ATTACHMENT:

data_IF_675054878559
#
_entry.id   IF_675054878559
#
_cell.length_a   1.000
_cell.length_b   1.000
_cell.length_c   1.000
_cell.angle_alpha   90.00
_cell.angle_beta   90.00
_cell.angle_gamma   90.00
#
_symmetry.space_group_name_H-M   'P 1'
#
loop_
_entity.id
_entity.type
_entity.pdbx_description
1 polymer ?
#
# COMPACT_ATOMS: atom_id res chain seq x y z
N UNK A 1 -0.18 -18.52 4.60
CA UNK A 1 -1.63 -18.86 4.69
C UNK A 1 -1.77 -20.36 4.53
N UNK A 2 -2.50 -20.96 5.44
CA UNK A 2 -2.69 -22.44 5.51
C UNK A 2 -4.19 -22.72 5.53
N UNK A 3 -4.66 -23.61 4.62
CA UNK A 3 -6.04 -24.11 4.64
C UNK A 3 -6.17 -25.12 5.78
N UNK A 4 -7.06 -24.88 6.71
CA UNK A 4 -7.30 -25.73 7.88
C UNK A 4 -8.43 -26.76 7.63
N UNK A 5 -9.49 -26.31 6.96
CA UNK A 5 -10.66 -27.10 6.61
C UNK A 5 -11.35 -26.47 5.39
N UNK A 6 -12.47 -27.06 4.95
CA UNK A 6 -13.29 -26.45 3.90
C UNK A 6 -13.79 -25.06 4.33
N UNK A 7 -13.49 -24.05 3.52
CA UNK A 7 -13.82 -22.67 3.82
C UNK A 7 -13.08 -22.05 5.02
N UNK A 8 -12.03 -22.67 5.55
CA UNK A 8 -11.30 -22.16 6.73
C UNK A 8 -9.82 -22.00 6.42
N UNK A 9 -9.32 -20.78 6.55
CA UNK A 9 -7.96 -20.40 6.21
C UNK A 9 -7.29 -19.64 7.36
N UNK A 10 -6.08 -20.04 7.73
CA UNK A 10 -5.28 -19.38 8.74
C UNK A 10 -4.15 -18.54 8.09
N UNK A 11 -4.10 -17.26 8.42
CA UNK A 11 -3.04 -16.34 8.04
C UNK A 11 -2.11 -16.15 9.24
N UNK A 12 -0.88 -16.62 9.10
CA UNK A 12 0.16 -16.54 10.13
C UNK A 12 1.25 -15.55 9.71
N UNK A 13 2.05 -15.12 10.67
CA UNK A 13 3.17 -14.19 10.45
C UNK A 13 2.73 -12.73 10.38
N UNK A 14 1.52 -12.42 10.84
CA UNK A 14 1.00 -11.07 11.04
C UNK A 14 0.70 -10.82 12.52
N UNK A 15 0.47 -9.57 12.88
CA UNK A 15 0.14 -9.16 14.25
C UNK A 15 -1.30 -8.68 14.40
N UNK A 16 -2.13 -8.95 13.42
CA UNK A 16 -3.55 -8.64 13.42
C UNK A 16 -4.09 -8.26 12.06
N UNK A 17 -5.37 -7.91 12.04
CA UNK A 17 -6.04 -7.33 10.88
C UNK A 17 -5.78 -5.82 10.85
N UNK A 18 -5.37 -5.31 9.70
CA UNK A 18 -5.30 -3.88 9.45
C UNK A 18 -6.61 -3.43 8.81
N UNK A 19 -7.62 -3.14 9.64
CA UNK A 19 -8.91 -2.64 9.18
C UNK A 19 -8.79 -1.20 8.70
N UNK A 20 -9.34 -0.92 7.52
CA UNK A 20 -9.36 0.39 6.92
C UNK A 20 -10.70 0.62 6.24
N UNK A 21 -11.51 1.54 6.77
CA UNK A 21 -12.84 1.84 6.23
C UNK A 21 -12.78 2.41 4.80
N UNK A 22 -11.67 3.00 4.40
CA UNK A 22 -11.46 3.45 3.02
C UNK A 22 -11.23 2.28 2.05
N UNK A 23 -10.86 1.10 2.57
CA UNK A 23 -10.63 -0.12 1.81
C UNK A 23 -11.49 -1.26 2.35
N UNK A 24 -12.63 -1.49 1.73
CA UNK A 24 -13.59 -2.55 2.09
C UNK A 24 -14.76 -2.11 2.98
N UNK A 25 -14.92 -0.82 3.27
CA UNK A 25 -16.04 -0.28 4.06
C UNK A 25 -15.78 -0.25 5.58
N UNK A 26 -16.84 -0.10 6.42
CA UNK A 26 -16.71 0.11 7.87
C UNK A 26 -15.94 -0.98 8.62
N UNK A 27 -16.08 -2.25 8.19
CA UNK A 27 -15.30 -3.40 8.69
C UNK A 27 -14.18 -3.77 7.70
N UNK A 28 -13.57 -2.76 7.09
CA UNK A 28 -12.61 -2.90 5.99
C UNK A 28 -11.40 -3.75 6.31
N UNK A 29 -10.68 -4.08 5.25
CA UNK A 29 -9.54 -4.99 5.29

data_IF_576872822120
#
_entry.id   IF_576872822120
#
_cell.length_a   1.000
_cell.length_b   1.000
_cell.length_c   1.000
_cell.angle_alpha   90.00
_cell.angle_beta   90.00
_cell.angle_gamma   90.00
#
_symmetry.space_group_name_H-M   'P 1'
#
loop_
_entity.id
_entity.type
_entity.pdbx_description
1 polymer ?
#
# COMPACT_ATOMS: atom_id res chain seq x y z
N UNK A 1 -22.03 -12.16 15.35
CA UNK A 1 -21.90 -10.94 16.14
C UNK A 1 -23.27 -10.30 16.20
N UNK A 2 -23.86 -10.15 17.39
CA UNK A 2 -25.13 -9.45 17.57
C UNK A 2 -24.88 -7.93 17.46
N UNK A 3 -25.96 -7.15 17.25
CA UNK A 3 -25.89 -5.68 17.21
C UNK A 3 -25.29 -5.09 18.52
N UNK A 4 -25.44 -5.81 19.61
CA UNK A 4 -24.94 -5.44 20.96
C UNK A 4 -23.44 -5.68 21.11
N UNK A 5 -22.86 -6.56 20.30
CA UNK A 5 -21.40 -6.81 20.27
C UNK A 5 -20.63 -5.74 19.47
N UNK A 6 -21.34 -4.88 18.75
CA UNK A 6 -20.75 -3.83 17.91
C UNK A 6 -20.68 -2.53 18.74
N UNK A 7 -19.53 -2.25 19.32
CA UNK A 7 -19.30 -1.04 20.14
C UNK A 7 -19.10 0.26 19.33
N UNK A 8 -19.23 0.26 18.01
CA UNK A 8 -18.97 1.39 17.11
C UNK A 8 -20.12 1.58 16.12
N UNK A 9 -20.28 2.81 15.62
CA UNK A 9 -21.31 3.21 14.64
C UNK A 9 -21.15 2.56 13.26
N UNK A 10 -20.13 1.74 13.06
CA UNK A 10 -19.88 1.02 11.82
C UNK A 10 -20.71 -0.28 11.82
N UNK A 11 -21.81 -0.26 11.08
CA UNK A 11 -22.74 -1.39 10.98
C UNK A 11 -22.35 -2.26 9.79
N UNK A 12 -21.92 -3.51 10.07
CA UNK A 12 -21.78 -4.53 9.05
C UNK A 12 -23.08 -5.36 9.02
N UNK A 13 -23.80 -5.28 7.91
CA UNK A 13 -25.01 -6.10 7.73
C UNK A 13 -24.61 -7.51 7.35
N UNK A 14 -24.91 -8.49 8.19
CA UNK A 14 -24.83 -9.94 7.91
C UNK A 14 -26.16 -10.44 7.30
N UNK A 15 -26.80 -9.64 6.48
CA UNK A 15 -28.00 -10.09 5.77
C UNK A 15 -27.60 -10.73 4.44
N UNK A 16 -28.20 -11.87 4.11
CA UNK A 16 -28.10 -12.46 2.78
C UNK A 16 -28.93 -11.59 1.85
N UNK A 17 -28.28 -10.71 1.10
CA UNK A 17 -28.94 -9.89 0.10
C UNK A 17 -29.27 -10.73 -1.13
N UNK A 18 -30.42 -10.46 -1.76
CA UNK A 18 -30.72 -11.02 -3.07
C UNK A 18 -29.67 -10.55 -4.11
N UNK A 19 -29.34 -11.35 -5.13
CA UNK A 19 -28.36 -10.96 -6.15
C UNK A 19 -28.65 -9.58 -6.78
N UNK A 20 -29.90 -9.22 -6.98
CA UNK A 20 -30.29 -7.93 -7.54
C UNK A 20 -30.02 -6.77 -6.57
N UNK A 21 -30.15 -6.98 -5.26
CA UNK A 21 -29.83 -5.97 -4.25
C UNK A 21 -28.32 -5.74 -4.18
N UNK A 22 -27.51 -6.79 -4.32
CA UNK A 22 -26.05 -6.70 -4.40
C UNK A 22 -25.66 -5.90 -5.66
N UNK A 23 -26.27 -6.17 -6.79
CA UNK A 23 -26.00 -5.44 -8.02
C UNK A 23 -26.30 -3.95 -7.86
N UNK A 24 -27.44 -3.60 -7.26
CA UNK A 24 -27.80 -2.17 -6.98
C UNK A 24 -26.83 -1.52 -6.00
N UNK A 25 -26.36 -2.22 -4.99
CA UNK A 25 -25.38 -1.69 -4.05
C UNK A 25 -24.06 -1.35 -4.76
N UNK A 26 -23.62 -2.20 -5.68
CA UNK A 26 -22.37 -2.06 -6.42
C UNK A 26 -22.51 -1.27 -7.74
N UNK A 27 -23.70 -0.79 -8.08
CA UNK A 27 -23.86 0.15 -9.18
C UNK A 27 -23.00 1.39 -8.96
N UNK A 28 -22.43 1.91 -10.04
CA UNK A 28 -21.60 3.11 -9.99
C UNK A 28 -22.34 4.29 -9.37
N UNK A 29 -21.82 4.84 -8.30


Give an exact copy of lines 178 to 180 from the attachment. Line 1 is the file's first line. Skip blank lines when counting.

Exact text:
N UNK A 18 -30.42 -10.46 -1.76
CA UNK A 18 -30.72 -11.02 -3.07
C UNK A 18 -29.67 -10.55 -4.11